Uh oh (spaghetti oh’s)

I can’t believe I missed Monday Musings! I just cannot believe it.

I take that back. I can totally believe that it completely slipped my mind. I mean, I had to get up, get groceries, hit the park for a good walk with the Husband. Oh, and I had to play with the puppies. I love the puppies.

Truth be told, I didn’t have much to ponder yesterday. So, no bigs, right? You’ll forgive me one tiny indiscretion? You will? Thank you!!

Anyway, on to Tidbit Tuesday – plus advice.

First, the Tidbit:

Duncan choked on his third lemon tart, the flaky crust catching in his throat. His mother shoved a cup of tea into his hand. “But that’s impossible. My own man has not yet been able to find the source. Are you certain you know?”

A thought occurred to him. Slamming his cup onto the table, he leaned forward. It gave him no thrill to see Helena flinch. Likely, she compared him to McGillicuddy. But damn it, she would explain herself. “Unless it was you.”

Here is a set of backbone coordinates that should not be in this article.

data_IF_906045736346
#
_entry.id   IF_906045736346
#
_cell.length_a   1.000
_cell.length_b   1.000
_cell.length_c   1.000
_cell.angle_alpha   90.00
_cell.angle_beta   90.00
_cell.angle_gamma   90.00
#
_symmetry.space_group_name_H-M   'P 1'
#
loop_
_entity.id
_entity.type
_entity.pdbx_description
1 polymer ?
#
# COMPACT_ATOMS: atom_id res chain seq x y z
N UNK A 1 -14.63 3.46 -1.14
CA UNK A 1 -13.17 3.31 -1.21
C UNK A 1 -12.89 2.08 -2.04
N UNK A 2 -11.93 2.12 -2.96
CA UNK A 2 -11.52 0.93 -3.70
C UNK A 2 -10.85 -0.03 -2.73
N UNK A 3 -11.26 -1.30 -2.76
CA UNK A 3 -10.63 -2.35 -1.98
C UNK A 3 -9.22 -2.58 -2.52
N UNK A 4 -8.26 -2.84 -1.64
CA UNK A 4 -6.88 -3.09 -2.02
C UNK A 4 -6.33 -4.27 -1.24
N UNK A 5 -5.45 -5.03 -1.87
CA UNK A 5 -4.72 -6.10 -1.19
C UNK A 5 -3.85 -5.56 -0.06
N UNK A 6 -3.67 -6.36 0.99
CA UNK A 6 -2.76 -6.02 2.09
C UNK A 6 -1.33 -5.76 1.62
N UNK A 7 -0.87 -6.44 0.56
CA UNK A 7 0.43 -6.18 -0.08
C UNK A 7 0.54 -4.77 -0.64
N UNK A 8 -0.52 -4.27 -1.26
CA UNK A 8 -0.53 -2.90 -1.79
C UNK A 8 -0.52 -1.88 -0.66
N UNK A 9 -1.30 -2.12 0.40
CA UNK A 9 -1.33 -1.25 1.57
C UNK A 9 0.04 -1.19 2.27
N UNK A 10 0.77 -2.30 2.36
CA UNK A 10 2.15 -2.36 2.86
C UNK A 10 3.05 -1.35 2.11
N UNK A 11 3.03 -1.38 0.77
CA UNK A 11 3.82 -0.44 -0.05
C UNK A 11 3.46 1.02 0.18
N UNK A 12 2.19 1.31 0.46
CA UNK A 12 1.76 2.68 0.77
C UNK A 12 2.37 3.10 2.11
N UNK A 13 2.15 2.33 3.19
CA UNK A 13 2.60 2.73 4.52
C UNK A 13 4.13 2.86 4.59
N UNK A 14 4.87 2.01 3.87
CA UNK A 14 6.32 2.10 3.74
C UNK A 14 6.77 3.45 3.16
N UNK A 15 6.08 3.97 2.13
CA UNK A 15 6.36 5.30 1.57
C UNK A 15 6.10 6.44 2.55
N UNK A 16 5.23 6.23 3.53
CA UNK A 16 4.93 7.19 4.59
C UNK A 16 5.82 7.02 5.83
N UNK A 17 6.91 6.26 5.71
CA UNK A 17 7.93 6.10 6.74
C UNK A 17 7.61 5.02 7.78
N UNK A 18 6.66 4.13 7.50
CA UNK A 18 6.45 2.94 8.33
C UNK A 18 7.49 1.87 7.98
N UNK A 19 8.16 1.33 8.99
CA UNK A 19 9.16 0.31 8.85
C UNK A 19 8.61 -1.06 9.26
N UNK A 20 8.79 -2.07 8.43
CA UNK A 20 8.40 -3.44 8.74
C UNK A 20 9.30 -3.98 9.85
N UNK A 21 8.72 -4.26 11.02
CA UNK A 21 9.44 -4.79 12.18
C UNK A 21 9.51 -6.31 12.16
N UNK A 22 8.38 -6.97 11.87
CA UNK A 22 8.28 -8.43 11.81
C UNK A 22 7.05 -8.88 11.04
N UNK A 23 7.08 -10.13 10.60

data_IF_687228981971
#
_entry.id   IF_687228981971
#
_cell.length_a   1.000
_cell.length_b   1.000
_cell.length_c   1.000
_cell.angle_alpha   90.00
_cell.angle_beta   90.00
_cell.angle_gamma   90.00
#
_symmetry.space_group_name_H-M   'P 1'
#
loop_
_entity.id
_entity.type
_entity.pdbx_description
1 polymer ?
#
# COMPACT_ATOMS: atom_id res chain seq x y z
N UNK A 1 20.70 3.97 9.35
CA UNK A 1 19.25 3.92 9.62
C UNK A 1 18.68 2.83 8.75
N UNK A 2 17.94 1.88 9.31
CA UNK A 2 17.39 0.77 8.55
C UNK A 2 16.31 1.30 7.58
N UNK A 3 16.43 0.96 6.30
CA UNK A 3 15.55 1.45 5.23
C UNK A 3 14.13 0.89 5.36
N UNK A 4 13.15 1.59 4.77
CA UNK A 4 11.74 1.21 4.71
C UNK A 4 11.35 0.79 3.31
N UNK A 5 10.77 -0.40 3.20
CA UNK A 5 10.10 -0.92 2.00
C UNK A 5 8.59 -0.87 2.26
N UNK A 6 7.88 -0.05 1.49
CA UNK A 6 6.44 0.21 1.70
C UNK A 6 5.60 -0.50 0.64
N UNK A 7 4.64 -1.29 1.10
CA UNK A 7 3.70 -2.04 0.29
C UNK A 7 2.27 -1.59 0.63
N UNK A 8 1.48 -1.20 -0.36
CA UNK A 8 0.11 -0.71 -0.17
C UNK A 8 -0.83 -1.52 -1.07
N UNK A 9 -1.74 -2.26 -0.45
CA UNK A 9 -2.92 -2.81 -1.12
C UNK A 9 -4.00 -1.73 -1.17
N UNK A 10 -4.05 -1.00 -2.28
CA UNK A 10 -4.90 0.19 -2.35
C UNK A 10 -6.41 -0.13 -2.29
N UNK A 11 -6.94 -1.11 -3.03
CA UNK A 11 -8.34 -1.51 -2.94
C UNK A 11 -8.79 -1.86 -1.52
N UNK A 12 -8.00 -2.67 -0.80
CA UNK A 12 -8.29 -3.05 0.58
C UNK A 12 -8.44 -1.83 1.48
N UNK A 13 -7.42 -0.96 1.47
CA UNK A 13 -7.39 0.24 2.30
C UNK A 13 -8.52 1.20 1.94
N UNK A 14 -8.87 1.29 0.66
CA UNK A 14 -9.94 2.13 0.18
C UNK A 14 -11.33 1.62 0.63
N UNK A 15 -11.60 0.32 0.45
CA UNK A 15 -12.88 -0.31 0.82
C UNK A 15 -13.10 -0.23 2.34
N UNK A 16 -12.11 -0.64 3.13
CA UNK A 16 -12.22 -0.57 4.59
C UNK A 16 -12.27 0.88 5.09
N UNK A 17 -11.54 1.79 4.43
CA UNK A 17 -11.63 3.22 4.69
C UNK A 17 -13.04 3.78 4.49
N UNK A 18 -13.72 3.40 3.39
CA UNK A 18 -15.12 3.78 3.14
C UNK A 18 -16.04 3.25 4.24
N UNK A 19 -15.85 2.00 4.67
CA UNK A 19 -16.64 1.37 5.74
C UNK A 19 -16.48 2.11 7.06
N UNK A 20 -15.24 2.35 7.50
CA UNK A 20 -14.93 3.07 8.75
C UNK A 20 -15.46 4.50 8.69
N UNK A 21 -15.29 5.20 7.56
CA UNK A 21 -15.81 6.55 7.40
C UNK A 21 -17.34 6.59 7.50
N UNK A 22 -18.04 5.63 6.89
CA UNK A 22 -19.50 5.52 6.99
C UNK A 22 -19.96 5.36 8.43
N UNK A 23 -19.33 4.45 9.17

Helena’s expression hardened. Her upper lip curled back. “Of all the ridiculous – Why would I do that, my lord? To tie myself to the likes of you? Oh, please.”

Duncan leaned back into the sofa, a cocky smile on his lips. “Why else would you have worn the pendant, if not to cause speculation? It is only natural that some gossipy old busybody took your cue and let the rumors loose.”

“But – but I had no idea it was a recognizable stone, Lord Blacke. You never said.” Helena closed her eyes, avoiding his gaze.

Now, the advice. Again, taken from the Emotion Thesaurus.

When revising, look for instances where emotions are NAMED. Nine times out of ten this indicates a lack of confidence that the emotion is shown clearly through thought, sensations, and body language. Strong verbal and nonverbal cues negate the need to “explain” the emotion to the reader.

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